A Solvable Conspiracy? Policy and Interpersonal Options for Reducing QAnon and Authoritarian Beliefs
January 27, 2022 from 7 to 8:30 pm Zoom

Dr. Brandon Chapman

What are effective techniques individuals can utilize when discussing issues regarding politics and government with those that hold extremist Nationalist and authoritarian beliefs about such topics? Are there federal and state policies or practical possibilities for laws that can help decrease these forms of political extremism? Dr. Brandon M. Chapman (Instructor and Department Chair of Anthropology and Sociology, RCBC) will be addressing these questions and discussing methods shown to be relatively effective in recent studies on how to decrease politically extreme opinions among individuals and evidence from his own fieldwork with Republican voters that provide insight into these issues.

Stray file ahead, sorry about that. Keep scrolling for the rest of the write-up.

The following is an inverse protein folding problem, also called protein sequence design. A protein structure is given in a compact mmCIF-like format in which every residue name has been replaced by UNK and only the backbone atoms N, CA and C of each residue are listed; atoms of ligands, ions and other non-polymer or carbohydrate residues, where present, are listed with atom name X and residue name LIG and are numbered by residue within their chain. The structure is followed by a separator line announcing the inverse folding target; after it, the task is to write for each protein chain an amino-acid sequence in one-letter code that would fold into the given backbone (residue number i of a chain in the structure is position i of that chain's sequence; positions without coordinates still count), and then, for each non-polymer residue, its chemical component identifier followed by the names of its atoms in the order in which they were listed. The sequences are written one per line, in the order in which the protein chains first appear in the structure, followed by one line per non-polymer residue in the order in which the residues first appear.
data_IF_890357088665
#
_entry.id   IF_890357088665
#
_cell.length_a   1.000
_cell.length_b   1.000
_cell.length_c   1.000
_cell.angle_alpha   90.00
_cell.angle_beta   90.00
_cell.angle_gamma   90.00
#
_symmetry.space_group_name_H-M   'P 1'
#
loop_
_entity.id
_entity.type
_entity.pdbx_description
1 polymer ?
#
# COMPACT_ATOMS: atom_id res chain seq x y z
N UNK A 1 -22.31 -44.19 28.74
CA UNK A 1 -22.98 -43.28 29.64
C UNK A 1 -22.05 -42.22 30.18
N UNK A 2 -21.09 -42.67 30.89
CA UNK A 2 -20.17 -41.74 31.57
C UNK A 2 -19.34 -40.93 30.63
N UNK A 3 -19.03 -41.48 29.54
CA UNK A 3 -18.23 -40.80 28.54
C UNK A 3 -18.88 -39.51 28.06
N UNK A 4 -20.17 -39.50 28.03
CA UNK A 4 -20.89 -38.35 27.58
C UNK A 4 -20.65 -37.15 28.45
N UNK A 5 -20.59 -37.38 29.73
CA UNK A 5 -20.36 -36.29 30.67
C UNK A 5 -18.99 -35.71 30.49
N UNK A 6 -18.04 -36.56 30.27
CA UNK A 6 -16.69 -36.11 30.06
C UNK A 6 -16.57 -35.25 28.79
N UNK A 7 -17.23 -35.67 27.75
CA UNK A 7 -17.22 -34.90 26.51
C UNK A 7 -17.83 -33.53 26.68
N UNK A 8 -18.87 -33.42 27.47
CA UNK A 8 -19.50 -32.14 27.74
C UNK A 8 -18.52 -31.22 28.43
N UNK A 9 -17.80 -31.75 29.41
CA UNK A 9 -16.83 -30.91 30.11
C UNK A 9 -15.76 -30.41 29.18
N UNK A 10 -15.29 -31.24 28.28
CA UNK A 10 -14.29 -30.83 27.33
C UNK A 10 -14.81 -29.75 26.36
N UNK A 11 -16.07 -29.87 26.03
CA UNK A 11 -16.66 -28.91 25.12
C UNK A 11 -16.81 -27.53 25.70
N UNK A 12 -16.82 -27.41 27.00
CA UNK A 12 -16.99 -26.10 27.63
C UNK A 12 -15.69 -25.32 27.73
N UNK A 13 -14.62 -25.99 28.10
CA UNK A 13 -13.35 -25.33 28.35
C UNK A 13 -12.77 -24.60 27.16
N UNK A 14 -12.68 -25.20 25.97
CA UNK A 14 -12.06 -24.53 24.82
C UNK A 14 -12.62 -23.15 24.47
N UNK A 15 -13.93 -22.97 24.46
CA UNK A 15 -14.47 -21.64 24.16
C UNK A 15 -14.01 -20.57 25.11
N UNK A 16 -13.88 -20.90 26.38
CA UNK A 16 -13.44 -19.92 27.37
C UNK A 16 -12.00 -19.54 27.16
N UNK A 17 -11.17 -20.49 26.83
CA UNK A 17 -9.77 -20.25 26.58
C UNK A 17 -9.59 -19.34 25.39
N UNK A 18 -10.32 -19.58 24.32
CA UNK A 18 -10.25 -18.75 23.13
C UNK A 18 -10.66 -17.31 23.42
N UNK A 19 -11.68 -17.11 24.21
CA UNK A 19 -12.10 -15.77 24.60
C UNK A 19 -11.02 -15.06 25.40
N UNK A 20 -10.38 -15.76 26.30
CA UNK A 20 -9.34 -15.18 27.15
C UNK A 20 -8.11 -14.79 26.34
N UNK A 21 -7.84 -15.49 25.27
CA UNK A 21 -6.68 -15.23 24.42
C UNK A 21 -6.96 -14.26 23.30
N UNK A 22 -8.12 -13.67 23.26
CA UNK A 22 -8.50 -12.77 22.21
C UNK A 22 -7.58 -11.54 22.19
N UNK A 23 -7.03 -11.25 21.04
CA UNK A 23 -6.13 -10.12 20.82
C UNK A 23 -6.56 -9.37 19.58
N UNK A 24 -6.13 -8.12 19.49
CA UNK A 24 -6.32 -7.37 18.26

Dr. Chapman is a Cultural Anthropologist specializing in local and traditional knowledge, political and economic ethnography, political values and Cognitive Anthropology. He has done fieldwork in Russia, parts of the CIS and Eurasia, Arctic and sub-Arctic Alaska, Trindad/Tobago, Peru and Ecuador and has been published in several journals and popular science magazines.

This lecture and discussion is hosted by Temple Sinai of Cinnaminson, NJ. It is organized by their Social Action Committee and a part of their ongoing speakers series. This particular event is the third of a three-part series spanning the 2021-2022 academic year in which Dr. Chapman will speak with Temple Sinai about his current research on the political opinions and beliefs of U.S. Nationalist voters.